Imagine our ancient hominin ancestor, Paranthropus boisei, foraging for food over 1.5 million years ago in East Africa.
With 5-6 hours a day allocated to food acquisition, a sweet and fatty nutrient dense rhizome found at the base of a sedge that provided 80% of the required caloric intake in 2-3 hours would have been a sought after staple.
Tigernut aka Chufa in the author's hand after harvest
Fast forward many generations…
Baboons in this same region of Africa are known to seek out this widespread starchy tuber that now grows worldwide.
Chufa prefers a moist habitat but can survive droughty periods as well. Being a pernicious plant (having been burdened with the label of [gasp!] an invasive species), it provides nutritional tubers for humans and wildlife throughout its now greatly expanded range. In fact, it's currently planted even for wildlife forage.
Due to its opportunistic growth habits, it has become a choice crop for domestic hog, wild turkeys and humans alike.
On an ecological level this means more life giving food with less fuss. This sedge has much to offer those curious or hungry enough to dig up these tubers.
They are called tigernut for the characteristic stripes on the sides of the raw tuber.
Our hominin ancestors were instinctually drawn to this food for good reason.
Life giving and sustaining sources of dense nutrition were (and are) highly valued.
It’s not only very connected to eat a plant known to have provided sustenance for our ancestors, but like many ancestral foods the tubers at the base of Cyperus esculentus are considered a superfood.
In the nutritional territory what stands out for chufa is the abundance of resistant starch- its mineral content (high in phosphorus, magnesium and potassium) and the presence of oleic acid (the heart healthy monounsaturated fat also found in olives and avocados.)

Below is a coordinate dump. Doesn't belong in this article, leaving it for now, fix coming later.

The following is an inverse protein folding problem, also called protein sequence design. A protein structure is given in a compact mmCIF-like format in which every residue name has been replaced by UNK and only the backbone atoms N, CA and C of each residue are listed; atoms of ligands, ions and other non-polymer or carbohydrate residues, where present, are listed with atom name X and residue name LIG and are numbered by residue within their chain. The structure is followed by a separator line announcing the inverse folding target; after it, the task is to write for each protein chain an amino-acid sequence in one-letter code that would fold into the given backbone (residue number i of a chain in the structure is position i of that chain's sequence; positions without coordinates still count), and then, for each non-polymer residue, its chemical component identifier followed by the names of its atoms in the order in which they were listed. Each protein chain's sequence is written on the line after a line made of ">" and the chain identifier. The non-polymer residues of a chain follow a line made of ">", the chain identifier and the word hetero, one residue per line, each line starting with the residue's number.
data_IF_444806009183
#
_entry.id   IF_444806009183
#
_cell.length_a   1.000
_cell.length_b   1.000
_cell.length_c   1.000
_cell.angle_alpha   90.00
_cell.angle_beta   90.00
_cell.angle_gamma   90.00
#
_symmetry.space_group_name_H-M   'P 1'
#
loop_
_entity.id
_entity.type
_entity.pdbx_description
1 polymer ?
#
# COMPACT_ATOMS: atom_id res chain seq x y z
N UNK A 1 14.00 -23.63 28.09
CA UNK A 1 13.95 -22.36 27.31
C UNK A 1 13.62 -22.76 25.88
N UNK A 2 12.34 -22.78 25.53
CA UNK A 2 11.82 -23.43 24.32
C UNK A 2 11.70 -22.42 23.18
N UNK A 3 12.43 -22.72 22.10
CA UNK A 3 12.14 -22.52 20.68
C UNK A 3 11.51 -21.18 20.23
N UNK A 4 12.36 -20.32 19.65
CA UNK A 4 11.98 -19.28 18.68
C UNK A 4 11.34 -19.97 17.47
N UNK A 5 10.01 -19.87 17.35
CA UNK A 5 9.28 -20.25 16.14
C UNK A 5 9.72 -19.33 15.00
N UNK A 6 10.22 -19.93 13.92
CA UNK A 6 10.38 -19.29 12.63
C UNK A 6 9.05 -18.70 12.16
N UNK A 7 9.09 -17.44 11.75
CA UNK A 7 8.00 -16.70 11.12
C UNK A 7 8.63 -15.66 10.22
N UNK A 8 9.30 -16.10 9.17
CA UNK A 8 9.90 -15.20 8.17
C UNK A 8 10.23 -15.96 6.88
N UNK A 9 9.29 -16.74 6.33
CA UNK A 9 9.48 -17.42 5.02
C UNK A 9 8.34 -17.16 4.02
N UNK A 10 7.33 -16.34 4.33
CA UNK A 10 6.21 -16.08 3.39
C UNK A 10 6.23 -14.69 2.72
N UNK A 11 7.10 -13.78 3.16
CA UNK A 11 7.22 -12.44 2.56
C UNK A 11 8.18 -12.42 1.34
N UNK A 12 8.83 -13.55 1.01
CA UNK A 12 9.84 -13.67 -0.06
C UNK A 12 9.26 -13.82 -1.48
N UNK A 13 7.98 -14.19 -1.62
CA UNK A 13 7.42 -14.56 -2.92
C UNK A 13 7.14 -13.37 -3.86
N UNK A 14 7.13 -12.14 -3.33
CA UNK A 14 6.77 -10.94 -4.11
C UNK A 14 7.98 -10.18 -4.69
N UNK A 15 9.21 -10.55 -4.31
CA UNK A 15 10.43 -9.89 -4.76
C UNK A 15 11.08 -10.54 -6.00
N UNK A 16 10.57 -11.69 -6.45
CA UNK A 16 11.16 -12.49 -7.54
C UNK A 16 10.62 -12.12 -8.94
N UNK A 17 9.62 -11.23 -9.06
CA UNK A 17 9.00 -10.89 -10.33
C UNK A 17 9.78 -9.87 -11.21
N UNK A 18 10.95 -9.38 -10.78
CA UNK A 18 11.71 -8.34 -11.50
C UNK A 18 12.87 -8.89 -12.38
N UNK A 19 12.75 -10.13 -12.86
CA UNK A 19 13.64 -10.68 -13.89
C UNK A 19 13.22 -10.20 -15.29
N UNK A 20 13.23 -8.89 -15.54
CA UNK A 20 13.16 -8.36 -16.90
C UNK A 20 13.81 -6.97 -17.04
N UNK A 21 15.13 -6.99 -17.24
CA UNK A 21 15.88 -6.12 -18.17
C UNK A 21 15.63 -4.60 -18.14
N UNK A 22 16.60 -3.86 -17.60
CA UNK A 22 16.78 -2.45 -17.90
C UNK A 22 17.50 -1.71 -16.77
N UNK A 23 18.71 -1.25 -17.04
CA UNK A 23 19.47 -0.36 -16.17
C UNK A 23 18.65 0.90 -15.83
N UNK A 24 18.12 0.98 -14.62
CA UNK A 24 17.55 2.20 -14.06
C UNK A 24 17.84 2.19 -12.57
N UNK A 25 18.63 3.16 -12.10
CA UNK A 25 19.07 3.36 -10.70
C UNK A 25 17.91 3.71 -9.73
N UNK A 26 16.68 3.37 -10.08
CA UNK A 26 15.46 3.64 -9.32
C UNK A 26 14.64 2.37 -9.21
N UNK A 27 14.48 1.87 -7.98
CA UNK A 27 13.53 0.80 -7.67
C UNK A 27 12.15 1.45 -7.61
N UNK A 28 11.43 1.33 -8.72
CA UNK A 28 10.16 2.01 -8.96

Resistant starches (aka fiber) are complex carbohydrates that persist throughout the digestive process and add a crucial element to the diet. In other words, it is food for the microbial community that keeps our systems going and supports our immunity.
These are also referred to as prebiotics as they provide the favorable conditions to promote probiotic colonies of bacteria.
These starches also help reduce blood sugar spikes and add to the feeling of fullness, showing promise for those seeking to lose weight.
Chufa immediately after harvest from the bases of the sedge.
Given the nutritional profile of these tubers, there is no doubt to their benefit in our diet.
Combined with their ease of growing and sweet taste, it’s a no-brainer in the perennial landscape.
In a water garden, marshy spot or otherwise moist area, chufa is a perfect crop. Through growing this hardy tuber we are not only connecting with our evolutionary past, we are celebrating the rich abundance of goodness found within the base roots of an unassuming sedge.
Posted from my blog with SteemPress : http://www.ozarkmountainjewel.com/2019/11/15/ancient-nuts-underground/